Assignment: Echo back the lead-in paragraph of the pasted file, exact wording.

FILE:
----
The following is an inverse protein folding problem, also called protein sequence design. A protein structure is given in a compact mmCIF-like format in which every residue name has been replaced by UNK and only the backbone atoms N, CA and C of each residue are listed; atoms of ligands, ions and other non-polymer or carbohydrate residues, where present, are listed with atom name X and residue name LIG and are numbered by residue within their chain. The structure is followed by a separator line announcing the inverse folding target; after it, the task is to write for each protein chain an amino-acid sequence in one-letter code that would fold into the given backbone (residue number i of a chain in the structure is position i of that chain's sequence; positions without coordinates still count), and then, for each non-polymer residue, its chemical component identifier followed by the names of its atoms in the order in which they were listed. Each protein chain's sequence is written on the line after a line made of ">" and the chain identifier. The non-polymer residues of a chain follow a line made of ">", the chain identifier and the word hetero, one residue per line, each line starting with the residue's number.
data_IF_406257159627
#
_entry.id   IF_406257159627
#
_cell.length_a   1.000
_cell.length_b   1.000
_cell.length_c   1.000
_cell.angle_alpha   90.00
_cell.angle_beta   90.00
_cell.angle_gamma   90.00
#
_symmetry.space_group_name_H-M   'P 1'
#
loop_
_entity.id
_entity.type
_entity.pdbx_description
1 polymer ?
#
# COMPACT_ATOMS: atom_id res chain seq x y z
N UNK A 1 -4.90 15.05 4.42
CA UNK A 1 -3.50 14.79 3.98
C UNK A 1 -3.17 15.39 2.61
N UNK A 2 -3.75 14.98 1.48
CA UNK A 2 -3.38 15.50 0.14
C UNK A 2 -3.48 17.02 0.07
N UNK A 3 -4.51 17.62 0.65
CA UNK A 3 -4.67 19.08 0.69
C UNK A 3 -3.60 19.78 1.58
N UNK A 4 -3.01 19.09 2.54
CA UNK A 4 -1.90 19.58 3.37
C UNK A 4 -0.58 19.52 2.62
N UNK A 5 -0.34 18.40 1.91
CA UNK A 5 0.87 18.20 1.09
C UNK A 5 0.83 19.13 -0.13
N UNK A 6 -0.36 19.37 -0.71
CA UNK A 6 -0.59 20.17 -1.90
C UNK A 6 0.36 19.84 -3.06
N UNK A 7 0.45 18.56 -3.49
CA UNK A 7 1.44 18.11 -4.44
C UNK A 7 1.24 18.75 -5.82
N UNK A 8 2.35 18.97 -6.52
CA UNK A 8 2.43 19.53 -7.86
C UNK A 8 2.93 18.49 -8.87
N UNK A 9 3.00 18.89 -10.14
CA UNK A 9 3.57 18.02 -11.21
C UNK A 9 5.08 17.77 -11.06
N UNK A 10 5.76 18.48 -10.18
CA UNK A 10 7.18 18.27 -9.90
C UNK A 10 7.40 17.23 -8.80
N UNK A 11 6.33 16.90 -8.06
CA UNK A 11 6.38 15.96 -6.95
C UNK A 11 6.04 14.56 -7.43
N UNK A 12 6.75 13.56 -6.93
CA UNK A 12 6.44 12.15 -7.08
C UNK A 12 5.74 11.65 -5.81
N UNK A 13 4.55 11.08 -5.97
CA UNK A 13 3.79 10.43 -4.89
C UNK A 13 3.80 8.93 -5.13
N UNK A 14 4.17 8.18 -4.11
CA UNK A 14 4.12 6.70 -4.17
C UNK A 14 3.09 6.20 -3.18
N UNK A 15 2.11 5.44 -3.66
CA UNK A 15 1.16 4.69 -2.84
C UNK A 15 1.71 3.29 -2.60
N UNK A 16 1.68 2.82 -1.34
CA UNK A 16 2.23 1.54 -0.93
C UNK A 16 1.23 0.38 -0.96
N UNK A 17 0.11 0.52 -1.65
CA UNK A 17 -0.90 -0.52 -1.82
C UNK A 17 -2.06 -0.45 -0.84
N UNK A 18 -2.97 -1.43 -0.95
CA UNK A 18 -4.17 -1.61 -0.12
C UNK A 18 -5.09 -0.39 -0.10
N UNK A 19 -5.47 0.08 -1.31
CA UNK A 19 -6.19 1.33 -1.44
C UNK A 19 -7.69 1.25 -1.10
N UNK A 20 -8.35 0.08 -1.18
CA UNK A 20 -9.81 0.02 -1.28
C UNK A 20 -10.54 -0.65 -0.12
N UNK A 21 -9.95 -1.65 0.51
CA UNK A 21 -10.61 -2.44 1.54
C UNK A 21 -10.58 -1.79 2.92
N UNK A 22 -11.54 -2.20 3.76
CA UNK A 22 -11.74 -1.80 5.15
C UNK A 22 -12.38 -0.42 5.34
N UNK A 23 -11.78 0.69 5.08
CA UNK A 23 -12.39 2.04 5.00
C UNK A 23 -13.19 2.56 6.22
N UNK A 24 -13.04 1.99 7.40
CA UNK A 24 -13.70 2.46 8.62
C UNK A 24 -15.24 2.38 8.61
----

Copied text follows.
The following is an inverse protein folding problem, also called protein sequence design. A protein structure is given in a compact mmCIF-like format in which every residue name has been replaced by UNK and only the backbone atoms N, CA and C of each residue are listed; atoms of ligands, ions and other non-polymer or carbohydrate residues, where present, are listed with atom name X and residue name LIG and are numbered by residue within their chain. The structure is followed by a separator line announcing the inverse folding target; after it, the task is to write for each protein chain an amino-acid sequence in one-letter code that would fold into the given backbone (residue number i of a chain in the structure is position i of that chain's sequence; positions without coordinates still count), and then, for each non-polymer residue, its chemical component identifier followed by the names of its atoms in the order in which they were listed. Each protein chain's sequence is written on the line after a line made of ">" and the chain identifier. The non-polymer residues of a chain follow a line made of ">", the chain identifier and the word hetero, one residue per line, each line starting with the residue's number.